Suzanne Mason: Optimising triage, waiting times and service delivery in busy emergency departments
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Suzanne Mason: Optimising triage, waiting times and service delivery in busy emergency departments






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Suzanne Mason: Optimising triage, waiting times and service delivery in busy emergency departments Suzanne Mason: Optimising triage, waiting times and service delivery in busy emergency departments Presentation Transcript

  • Optimising triage, waiting times and service delivery inbusy emergency departments Suzanne Mason Professor of Emergency Medicine University of Sheffield Sheffield Teaching Hospitals NHS Trust
  • Importance• ED crowding a major international problem• Understanding the organisational challenges g g may help specialty achieve gains more swiftly g y and less painfully
  • 3 What is driving h Wh i d i i change?? Policy User behaviour• NHS Plan • Increased demand for and use of – Reducing ED waiting times emergency services• Reforming Emergency Care g g y • Users inappropriately accessing higher level of care than they need f – 4-hour target; Improve access; new (Lowry 1994; Victor 1999) ways of working• Transforming NHS Ambulance Services • High proportion of patients arriving to ED by ambulance are – mobile health resource; discharged without referral taking healthcare to patient; (Pennycook1991; Volans 1998) reducing ED attendances • Social mobility• NHS Next stage review g • Complexity of problem C l it f bl – care nearer patient, quality, changing expectation • Expectations• European Working Time Directive; GP • Time-sensitive care contract • Ageing population • GP behaviour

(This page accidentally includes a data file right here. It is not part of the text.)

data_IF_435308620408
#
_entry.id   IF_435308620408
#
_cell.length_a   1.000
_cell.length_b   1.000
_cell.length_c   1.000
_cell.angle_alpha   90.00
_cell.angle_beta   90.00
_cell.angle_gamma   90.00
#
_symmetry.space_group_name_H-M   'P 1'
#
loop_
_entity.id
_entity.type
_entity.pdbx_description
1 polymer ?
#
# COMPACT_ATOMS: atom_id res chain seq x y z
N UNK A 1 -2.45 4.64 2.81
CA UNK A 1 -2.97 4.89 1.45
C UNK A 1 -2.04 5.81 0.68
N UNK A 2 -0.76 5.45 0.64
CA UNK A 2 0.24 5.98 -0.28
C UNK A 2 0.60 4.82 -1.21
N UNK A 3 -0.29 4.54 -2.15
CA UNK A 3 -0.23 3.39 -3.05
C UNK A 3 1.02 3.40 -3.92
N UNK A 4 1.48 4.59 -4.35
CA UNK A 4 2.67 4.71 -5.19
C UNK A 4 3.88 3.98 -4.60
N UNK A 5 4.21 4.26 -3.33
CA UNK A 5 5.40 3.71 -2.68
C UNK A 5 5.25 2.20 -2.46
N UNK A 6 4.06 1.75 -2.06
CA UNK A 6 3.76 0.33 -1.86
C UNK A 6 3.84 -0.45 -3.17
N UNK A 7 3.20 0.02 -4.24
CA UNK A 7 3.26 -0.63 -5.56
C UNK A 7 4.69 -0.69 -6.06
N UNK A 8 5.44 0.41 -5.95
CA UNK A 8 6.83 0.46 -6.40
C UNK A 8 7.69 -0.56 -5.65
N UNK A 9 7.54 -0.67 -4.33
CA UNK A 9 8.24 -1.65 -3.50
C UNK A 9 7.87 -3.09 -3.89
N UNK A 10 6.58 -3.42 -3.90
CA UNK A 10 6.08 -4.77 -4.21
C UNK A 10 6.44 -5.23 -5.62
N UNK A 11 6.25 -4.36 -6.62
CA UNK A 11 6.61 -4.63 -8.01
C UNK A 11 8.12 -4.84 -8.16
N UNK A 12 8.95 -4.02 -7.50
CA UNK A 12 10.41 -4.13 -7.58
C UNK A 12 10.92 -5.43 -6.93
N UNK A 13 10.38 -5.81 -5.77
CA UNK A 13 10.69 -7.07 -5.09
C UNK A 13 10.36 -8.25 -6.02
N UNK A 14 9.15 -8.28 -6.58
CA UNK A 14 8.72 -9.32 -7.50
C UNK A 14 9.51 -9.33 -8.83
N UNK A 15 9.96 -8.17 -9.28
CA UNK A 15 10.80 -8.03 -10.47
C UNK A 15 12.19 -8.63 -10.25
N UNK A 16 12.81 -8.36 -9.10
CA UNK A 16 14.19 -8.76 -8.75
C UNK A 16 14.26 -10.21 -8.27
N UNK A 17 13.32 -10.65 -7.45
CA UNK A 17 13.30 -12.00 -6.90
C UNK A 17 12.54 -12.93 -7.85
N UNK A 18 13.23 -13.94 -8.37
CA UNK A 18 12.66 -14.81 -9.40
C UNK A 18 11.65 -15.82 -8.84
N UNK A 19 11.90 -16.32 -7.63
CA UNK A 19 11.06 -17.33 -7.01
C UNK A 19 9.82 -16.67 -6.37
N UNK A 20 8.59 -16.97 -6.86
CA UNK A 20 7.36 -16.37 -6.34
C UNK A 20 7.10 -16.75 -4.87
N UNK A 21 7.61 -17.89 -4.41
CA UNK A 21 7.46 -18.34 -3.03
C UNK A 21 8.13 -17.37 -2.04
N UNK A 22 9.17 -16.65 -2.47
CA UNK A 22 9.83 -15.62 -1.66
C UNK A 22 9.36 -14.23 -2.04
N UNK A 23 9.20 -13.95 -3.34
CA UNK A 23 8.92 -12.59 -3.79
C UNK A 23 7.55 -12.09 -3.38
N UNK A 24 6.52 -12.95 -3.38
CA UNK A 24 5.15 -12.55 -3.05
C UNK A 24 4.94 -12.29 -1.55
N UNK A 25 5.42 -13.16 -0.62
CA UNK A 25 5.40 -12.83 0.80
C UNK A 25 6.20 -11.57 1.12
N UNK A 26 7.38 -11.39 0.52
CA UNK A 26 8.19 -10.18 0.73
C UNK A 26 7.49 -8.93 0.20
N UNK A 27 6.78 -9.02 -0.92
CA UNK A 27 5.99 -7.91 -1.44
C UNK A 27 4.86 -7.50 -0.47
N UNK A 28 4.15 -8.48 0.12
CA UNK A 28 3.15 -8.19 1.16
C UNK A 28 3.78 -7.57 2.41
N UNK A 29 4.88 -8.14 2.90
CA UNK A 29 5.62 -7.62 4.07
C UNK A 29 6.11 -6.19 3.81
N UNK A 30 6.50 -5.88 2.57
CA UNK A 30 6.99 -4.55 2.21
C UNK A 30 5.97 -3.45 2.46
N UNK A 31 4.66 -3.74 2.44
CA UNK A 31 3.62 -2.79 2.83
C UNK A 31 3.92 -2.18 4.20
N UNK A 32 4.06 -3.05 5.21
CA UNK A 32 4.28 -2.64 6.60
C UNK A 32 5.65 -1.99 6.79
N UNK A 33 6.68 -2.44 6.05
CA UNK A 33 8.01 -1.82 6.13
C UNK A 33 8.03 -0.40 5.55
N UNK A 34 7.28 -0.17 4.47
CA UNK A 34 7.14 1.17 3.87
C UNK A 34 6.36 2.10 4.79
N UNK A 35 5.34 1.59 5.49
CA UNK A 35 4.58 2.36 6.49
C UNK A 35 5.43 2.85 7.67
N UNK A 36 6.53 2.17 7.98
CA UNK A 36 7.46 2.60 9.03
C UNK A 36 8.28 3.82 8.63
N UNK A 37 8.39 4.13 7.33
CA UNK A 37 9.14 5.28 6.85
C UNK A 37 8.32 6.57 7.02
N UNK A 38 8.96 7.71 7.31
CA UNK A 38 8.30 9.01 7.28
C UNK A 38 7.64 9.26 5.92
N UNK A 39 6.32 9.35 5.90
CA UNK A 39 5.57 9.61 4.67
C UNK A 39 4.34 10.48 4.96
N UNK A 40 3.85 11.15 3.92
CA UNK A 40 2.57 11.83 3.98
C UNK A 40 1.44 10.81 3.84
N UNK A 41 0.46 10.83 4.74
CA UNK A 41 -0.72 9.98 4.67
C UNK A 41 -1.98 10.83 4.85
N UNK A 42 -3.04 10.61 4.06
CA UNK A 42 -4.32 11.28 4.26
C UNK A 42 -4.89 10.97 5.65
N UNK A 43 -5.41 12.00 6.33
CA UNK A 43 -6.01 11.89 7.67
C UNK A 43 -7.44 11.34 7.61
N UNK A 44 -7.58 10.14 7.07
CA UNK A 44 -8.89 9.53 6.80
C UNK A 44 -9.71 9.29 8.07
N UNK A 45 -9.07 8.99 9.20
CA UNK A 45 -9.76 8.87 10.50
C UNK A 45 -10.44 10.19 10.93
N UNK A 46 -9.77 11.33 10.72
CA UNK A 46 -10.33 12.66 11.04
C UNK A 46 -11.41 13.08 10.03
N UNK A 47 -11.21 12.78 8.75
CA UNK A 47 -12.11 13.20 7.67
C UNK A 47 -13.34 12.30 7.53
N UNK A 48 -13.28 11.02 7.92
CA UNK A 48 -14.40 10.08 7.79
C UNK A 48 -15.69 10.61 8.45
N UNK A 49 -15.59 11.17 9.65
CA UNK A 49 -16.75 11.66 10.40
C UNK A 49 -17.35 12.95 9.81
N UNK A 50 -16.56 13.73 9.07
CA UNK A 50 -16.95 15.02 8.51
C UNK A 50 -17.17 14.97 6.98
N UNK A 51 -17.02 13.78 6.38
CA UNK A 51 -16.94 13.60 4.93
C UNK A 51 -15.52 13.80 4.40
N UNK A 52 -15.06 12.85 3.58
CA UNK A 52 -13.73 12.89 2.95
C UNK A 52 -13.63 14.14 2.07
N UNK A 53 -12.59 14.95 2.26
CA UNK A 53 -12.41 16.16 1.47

• Is crowding bad for patients?
  • Is crowding bad for patients?• Crowding negatively impacts – Time to thrombolysis – Time to antibiotics – Meeting quality targets for cardiac care – Treatment of pain – Functional status F ti l t t – Mortality – Errors – Hospital Length of Stay• Schull 2004; Fee 2007
  • A service concept?• The ED should be the hub of the emergency care system – Deficits in primary care or community services will increase ED workload – Timely and efficient procedures for admission to hospital are essential to prevent ED overcrowding – Demands for emergency care are increasing g y g annually and the current emergency care systems are working near the limits of capacityThe Way Ahead, 2008. UK College of Emergency Medicine Ahead 2008
  • Strategies1. Reduce attendances2. Improve flow3. Avoid admission4. Improve exit• Munro 2006 H l d 2004 M 2006; Holroyd
  • Reducing attendances• Patterns of accessing emergency care – Increasing numbers via GP etc – Penson 2007; Thompson 2010• Redirecting patients appropriately and safely to other sources of care? – Washington, 2002• WIC, NHSD – no effect on reducing attendances in UK or US• Will urgent care centres b th t t be the answer?
  • Role of ambulance service• Increased role in assessing, treating and signposting p g p g patients – Hampered by time targets• Paramedic practitioners reduced transfer of elderly fallers by 25%• Mason 2007 M• ECPs increased on-scene discharges by 37%• ml